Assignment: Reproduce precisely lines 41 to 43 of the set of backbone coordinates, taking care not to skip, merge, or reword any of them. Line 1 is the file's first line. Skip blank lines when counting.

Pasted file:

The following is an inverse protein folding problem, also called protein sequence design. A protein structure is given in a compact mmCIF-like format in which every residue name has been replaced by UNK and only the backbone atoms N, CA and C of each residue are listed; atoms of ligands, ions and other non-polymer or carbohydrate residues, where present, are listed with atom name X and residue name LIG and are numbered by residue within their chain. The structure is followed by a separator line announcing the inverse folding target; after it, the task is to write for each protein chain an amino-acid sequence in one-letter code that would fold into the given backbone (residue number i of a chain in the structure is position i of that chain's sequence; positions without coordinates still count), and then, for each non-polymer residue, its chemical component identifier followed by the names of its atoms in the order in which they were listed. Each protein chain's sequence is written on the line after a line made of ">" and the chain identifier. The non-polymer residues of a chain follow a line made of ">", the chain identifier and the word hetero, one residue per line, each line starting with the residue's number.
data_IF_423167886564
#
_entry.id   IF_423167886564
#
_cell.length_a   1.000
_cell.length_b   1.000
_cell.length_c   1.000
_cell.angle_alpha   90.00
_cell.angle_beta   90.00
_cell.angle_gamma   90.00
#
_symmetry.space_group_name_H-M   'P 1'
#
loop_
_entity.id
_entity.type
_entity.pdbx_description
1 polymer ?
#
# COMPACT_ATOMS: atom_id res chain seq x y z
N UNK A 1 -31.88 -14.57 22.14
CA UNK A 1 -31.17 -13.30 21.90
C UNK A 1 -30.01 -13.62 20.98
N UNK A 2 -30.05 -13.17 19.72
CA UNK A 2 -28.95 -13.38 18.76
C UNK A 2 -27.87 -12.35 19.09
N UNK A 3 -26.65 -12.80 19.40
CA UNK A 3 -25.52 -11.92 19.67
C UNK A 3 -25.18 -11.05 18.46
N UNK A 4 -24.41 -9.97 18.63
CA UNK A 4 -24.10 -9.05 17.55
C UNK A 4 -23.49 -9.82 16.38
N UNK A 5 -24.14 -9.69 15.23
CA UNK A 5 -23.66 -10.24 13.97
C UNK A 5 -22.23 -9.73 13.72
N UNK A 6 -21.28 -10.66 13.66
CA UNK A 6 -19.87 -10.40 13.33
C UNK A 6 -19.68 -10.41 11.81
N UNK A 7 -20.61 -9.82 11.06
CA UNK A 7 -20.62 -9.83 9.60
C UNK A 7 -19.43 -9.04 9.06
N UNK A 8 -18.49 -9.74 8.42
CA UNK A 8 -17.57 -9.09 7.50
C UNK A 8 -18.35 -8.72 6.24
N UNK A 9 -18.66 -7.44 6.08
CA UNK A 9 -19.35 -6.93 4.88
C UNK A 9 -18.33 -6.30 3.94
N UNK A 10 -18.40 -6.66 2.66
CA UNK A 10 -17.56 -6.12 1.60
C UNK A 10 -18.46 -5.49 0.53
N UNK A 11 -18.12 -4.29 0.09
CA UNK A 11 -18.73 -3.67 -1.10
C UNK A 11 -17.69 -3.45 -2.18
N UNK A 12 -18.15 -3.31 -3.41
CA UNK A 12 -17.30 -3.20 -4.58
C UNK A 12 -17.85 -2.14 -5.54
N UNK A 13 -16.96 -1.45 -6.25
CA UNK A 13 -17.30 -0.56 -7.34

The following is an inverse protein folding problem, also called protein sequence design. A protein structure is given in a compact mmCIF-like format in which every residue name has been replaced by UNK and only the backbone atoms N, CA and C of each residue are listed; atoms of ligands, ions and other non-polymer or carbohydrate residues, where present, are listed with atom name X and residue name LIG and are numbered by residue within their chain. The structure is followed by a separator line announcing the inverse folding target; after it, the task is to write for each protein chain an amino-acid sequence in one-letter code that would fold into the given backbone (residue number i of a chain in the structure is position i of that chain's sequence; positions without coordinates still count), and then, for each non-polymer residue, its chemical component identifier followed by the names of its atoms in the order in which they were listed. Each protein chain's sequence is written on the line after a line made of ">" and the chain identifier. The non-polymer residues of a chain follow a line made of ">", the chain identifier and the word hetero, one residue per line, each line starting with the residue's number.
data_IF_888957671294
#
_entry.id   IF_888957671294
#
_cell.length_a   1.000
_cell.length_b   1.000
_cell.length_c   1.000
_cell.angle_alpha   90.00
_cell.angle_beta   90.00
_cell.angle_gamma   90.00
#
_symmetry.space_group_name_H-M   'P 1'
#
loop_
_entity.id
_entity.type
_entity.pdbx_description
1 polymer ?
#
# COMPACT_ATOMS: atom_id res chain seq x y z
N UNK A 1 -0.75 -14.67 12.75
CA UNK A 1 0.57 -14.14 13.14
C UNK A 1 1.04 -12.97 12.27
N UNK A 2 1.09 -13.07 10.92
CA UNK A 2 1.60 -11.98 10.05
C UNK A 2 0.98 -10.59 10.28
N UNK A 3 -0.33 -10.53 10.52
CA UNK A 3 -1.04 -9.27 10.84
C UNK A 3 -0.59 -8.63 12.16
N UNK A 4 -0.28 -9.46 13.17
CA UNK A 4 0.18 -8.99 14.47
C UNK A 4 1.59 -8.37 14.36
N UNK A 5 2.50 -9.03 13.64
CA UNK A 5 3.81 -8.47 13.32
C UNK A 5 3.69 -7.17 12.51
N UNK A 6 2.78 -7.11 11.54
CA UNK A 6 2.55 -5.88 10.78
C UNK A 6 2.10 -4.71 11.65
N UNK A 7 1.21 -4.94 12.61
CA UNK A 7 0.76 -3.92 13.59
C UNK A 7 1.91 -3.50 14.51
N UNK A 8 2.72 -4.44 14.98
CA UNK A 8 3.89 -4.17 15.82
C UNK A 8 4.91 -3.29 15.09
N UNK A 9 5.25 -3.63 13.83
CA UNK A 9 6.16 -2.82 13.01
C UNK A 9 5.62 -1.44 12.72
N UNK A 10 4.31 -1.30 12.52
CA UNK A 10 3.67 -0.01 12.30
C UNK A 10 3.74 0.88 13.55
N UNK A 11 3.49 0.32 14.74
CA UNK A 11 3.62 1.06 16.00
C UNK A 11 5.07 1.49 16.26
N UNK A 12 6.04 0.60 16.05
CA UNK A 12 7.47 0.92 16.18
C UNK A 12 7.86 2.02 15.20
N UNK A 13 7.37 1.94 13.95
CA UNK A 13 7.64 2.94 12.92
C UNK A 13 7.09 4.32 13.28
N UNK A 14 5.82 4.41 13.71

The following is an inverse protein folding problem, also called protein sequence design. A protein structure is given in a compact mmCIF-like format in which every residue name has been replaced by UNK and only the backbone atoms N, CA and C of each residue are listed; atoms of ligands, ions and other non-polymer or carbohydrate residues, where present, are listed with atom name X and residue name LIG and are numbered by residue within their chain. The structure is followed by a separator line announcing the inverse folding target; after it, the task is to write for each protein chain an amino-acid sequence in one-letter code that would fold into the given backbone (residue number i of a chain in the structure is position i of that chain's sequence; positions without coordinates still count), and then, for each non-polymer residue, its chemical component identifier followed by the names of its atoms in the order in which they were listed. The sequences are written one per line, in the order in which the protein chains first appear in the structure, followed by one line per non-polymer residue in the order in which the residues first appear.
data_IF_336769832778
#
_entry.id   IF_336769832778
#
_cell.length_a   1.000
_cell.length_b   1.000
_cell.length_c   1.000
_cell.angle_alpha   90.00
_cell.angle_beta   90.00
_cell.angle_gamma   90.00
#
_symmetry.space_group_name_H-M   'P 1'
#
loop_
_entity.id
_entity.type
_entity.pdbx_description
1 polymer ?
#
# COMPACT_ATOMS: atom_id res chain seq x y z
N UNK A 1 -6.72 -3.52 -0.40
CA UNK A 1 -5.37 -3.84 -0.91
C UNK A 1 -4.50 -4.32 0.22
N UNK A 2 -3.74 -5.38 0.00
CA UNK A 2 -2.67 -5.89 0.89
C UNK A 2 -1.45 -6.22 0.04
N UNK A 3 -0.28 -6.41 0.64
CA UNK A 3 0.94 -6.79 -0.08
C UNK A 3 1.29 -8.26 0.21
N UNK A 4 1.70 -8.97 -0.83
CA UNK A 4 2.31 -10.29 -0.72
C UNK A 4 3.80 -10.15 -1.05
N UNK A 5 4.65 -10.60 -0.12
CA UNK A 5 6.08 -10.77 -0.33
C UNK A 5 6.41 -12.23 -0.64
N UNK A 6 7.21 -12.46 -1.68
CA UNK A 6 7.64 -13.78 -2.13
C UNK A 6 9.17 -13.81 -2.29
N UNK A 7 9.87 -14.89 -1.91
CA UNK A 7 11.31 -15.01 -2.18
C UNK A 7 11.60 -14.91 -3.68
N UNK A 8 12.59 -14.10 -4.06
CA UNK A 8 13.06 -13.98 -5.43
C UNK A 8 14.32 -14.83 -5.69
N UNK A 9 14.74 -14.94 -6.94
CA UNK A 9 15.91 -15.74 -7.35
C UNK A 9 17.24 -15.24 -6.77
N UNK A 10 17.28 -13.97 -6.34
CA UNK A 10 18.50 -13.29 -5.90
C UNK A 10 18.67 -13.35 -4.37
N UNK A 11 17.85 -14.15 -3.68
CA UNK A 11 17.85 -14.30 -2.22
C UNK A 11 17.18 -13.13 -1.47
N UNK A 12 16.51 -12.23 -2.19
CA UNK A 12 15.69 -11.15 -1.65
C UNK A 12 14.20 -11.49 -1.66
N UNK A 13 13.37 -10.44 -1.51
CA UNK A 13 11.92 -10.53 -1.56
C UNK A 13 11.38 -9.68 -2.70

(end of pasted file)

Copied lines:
CA UNK A 7 -20.62 -9.83 9.60
C UNK A 7 -19.43 -9.04 9.06
N UNK A 8 -18.49 -9.74 8.42